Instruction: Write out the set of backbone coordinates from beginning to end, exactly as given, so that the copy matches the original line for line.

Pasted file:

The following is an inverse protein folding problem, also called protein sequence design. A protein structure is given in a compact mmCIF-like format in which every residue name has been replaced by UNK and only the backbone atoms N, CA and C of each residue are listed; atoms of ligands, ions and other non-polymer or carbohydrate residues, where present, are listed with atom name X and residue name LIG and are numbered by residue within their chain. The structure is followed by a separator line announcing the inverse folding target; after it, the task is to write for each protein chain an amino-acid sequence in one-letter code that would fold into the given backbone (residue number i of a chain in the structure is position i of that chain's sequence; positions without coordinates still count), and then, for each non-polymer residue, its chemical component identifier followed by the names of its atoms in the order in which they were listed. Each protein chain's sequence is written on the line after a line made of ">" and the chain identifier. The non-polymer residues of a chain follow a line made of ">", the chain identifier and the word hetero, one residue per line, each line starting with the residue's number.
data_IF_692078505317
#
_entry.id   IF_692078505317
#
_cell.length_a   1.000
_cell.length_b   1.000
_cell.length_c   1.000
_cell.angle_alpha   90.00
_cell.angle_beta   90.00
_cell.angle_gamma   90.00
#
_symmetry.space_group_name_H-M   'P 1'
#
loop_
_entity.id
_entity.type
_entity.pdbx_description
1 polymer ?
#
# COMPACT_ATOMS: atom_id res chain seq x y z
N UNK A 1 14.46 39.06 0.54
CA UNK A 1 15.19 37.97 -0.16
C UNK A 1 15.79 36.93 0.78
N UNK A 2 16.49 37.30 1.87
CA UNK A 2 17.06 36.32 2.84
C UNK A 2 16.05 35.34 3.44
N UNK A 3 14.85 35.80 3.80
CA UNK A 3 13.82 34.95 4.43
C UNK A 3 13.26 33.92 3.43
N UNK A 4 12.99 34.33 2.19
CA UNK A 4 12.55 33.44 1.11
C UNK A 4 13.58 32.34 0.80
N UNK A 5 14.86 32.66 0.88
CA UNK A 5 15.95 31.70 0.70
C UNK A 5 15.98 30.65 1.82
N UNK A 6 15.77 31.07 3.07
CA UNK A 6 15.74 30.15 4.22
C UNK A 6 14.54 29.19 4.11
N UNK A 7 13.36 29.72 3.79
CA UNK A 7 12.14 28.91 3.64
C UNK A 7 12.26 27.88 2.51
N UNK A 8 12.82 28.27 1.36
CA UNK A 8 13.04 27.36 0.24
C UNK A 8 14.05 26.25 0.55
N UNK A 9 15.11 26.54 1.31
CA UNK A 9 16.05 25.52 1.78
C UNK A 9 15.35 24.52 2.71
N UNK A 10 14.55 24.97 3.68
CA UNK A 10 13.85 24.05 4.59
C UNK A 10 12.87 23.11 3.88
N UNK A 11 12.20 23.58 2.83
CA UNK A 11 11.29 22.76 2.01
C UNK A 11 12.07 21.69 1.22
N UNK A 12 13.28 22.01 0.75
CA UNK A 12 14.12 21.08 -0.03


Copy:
The following is an inverse protein folding problem, also called protein sequence design. A protein structure is given in a compact mmCIF-like format in which every residue name has been replaced by UNK and only the backbone atoms N, CA and C of each residue are listed; atoms of ligands, ions and other non-polymer or carbohydrate residues, where present, are listed with atom name X and residue name LIG and are numbered by residue within their chain. The structure is followed by a separator line announcing the inverse folding target; after it, the task is to write for each protein chain an amino-acid sequence in one-letter code that would fold into the given backbone (residue number i of a chain in the structure is position i of that chain's sequence; positions without coordinates still count), and then, for each non-polymer residue, its chemical component identifier followed by the names of its atoms in the order in which they were listed. Each protein chain's sequence is written on the line after a line made of ">" and the chain identifier. The non-polymer residues of a chain follow a line made of ">", the chain identifier and the word hetero, one residue per line, each line starting with the residue's number.
data_IF_692078505317
#
_entry.id   IF_692078505317
#
_cell.length_a   1.000
_cell.length_b   1.000
_cell.length_c   1.000
_cell.angle_alpha   90.00
_cell.angle_beta   90.00
_cell.angle_gamma   90.00
#
_symmetry.space_group_name_H-M   'P 1'
#
loop_
_entity.id
_entity.type
_entity.pdbx_description
1 polymer ?
#
# COMPACT_ATOMS: atom_id res chain seq x y z
N UNK A 1 14.46 39.06 0.54
CA UNK A 1 15.19 37.97 -0.16
C UNK A 1 15.79 36.93 0.78
N UNK A 2 16.49 37.30 1.87
CA UNK A 2 17.06 36.32 2.84
C UNK A 2 16.05 35.34 3.44
N UNK A 3 14.85 35.80 3.80
CA UNK A 3 13.82 34.95 4.43
C UNK A 3 13.26 33.92 3.43
N UNK A 4 12.99 34.33 2.19
CA UNK A 4 12.55 33.44 1.11
C UNK A 4 13.58 32.34 0.80
N UNK A 5 14.86 32.66 0.88
CA UNK A 5 15.95 31.70 0.70
C UNK A 5 15.98 30.65 1.82
N UNK A 6 15.77 31.07 3.07
CA UNK A 6 15.74 30.15 4.22
C UNK A 6 14.54 29.19 4.11
N UNK A 7 13.36 29.72 3.79
CA UNK A 7 12.14 28.91 3.64
C UNK A 7 12.26 27.88 2.51
N UNK A 8 12.82 28.27 1.36
CA UNK A 8 13.04 27.36 0.24
C UNK A 8 14.05 26.25 0.55
N UNK A 9 15.11 26.54 1.31
CA UNK A 9 16.05 25.52 1.78
C UNK A 9 15.35 24.52 2.71
N UNK A 10 14.55 24.97 3.68
CA UNK A 10 13.85 24.05 4.59
C UNK A 10 12.87 23.11 3.88
N UNK A 11 12.20 23.58 2.83
CA UNK A 11 11.29 22.76 2.01
C UNK A 11 12.07 21.69 1.22
N UNK A 12 13.28 22.01 0.75
CA UNK A 12 14.12 21.08 -0.03